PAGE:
Then the thief immediately filed a change of address on "my" account, so all my mail from E*Trade would go to a local hotel, "attention: Wil Shipley, Check-in 4/1".
The miscreant then ordered an E*Trade debit card, which was supposed to be shipped to "my" new address: the hotel. However, unfortunately for the would-be thief, (a) E*Trade sent me a paper mail confirmation of the change-of-address, which alerted me (and was the only thing E*Trade has done right in this entire story), and (b) E*Trade actually didn't process the change of address in a timely manner, so the debit card and its PIN went to me. Sorry, Mr. e-Criminal! No cash for you!
I called E*Trade on March 17th after getting the change-of-address notice and the shiny new debit card for an account I didn't open, and, after TWICE waiting on hold for THIRTY minutes to talk to an actual person (because, GASP, I didn't have my account number handy when I called), I finally spoke to a guy named Matt M., who is most definitely NOT in their "Risks" group, which is what they call the people at E*Trade who spend their days busily ignoring fraud.
I told Matt my story, gave him the phoney E*Trade account's number, and he mentioned that there was $5,000 in the account. "What?" I said. That makes no sense! "What account did it come from?" Oh, we have no way of knowing that. "REALLY? YOU HAVE NO WAY? MONEY JUST APPEARS IN ACCOUNTS THERE, AND YOU GUYS HAVE NO RECORDS?"
I checked my accounts, but I didn't see any missing $5,000, so I had no idea what kind of scam this thief was running. Was he giving *me* money? "Here, here's $5,000 in an account in your name, and here's a cash card! Go to town!"
Matt said he'd freeze it immediately. I started regretting this within an hour, which is a feeling that would increase as E*Trade screwed me slowly over the next several months.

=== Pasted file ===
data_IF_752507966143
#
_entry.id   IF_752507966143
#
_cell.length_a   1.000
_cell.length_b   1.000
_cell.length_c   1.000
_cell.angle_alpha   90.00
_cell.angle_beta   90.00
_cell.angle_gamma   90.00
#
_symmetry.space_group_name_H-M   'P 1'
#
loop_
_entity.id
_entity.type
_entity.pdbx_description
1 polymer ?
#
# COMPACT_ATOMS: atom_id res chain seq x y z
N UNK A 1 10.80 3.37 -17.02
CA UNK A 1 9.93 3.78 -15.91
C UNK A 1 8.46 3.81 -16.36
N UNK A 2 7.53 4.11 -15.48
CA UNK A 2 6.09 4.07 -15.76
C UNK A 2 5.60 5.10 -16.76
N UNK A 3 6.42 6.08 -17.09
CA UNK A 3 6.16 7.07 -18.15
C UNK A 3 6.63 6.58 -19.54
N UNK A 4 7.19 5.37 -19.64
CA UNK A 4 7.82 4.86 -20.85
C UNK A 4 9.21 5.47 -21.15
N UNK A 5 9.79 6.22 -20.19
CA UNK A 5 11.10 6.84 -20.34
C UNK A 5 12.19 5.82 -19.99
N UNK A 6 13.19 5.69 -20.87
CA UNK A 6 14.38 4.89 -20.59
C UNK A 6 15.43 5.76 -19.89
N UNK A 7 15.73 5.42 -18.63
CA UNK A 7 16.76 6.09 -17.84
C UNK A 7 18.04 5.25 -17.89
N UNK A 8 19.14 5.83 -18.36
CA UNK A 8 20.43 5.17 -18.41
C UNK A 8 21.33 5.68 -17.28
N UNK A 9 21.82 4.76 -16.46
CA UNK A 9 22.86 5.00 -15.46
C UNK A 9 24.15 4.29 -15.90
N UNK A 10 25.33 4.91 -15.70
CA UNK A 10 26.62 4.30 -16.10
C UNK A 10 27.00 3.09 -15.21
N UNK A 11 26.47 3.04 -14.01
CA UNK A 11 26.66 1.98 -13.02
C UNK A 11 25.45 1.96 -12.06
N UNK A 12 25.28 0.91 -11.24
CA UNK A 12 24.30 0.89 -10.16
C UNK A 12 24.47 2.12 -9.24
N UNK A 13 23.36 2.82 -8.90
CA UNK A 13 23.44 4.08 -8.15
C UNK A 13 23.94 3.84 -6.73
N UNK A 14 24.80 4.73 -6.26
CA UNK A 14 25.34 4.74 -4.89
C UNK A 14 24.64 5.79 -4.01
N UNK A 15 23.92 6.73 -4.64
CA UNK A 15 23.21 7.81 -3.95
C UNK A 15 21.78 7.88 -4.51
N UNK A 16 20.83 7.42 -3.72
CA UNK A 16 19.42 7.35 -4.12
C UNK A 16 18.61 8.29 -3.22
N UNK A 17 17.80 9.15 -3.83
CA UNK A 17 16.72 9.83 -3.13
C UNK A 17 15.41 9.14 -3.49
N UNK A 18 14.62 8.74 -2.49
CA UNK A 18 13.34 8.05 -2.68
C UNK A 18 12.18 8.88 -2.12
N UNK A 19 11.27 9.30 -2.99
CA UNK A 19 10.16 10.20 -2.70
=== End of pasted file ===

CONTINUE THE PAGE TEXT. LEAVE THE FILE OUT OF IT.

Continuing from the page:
Matt said he would have someone in the "Risks" group contact me, because you can't just call those guys -- they call you. Ok, fine, I said. I mentioned (again) that the criminal was going to check his mail at the local hotel on April 1, and that that might be an EXCELLENT day for them to have the FBI waiting. Assuming the account-freezing didn't scare him off, which it did.
After speaking to Matt I called Equifax and the other credit-monitoring bureaus, who are very professional and share information with each other, so all I really had to do was call one, and they all told each other to watch out for unusual crap with my name attached to it. I also called the USPS and filed a wire fraud claim, to which the federal government replied in a confidence-inspiring way by sending my seven identical e-mails confirming that they'd gotten my report. (And that was all I've heard from them...)
I also called my bank and told them to watch out for anything unusual, in all my accounts. Finally, I called the hotel, and left voicemail explaining the situation and telling them to call the cops if some Wil Shipley doppleganger appears and asks for his mail.
Slow-forward to April 20th, when my assistant is reconciling my *business* account (yes, Delicious Monster) and it turns out that $5,000 is missing. Hmm! So that's where the money came from -- I thought this was an attack on my personal funds. Silly me.
So I call the bank, and I ask them how them how I can have $5,000 missing when I never wrote a check or anything. I spoke to Stacey P. in the bank's fraud group (after being transferred twice), and she patiently explained that, in fact, the bank will transfer money to anyone with the correct three pieces of information about me and an account in my name at some other institution.